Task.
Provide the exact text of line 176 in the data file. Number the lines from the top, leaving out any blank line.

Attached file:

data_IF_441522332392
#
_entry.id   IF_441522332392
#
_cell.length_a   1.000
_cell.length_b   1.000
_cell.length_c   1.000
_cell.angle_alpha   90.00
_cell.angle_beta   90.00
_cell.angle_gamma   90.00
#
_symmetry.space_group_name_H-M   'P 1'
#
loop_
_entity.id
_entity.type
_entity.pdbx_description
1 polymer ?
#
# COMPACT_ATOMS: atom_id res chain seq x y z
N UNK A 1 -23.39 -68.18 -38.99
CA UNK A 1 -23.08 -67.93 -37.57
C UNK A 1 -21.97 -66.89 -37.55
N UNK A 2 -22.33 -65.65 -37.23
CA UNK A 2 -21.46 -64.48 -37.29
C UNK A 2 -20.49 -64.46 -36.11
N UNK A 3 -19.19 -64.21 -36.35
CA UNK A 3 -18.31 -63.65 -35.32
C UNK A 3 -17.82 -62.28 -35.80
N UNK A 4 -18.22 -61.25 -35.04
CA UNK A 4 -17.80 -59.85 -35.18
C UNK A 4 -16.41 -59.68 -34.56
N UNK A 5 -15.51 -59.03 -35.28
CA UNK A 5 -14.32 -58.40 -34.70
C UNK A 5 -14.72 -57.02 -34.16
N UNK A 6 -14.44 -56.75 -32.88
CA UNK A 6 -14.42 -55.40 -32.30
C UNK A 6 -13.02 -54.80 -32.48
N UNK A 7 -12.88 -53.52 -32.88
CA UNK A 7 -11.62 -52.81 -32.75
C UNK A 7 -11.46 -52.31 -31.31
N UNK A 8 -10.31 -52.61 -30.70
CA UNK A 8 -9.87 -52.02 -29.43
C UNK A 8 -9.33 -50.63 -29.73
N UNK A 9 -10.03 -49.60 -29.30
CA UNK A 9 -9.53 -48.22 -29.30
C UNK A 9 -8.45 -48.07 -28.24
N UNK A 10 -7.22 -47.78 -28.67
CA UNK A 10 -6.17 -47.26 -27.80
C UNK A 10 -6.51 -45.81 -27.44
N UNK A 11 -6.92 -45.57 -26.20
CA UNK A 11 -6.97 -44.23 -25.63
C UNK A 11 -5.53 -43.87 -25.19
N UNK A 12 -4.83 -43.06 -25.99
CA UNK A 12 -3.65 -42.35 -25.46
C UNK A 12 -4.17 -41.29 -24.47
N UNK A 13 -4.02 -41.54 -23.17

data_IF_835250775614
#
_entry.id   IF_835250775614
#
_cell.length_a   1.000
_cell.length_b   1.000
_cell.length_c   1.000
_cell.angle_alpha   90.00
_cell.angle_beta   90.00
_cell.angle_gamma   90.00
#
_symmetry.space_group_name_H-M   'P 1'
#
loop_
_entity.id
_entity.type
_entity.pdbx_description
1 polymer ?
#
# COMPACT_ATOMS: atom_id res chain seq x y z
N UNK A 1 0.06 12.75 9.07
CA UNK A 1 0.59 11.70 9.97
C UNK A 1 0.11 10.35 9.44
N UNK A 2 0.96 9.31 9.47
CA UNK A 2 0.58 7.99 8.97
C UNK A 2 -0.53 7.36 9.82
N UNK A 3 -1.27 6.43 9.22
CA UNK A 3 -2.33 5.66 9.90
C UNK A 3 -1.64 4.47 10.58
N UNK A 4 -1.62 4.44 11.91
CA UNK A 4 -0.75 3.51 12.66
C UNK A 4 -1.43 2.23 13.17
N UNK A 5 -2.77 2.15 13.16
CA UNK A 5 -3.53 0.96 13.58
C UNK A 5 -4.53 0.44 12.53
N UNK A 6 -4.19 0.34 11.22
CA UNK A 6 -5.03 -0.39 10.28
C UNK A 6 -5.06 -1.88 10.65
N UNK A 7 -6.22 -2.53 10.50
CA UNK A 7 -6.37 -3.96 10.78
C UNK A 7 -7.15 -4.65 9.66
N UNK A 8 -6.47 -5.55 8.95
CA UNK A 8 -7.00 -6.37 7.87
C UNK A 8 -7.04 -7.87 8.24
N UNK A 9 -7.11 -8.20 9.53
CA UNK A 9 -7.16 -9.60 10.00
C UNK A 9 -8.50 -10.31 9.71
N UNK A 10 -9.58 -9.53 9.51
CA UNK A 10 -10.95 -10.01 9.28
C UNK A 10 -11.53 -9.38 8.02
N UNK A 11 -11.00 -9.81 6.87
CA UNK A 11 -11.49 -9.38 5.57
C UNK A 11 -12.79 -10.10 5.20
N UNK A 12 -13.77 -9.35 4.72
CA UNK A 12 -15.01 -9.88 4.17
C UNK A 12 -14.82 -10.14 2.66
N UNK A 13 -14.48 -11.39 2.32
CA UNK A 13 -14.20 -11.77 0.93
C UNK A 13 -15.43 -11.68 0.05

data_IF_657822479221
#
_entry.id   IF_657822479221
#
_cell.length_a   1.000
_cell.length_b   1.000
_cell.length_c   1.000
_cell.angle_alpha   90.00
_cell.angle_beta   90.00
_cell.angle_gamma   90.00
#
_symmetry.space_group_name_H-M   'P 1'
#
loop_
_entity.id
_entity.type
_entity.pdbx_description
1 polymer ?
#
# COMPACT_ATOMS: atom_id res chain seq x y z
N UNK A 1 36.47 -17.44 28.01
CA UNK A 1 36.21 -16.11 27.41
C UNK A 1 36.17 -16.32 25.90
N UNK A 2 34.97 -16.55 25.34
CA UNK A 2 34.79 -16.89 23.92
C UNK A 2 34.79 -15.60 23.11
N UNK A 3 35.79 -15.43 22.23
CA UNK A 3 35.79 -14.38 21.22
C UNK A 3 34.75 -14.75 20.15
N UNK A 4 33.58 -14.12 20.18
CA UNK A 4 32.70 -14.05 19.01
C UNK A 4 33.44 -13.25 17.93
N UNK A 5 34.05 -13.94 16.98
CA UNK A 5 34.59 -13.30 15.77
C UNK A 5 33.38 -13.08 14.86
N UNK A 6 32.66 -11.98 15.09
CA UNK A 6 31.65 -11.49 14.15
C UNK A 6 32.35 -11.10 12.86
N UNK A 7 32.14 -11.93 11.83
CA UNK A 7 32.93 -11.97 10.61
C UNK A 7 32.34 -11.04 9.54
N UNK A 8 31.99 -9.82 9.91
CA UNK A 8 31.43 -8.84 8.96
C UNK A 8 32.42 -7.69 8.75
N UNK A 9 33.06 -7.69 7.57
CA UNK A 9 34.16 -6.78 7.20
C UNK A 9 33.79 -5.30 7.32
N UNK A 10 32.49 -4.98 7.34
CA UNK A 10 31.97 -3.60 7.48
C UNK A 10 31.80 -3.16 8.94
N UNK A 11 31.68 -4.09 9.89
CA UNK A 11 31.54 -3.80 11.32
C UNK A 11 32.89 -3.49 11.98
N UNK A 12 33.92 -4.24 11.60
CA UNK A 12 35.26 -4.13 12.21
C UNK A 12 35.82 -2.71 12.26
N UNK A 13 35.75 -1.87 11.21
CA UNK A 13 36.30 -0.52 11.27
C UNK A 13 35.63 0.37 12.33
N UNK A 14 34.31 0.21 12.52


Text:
N UNK A 14 34.31 0.21 12.52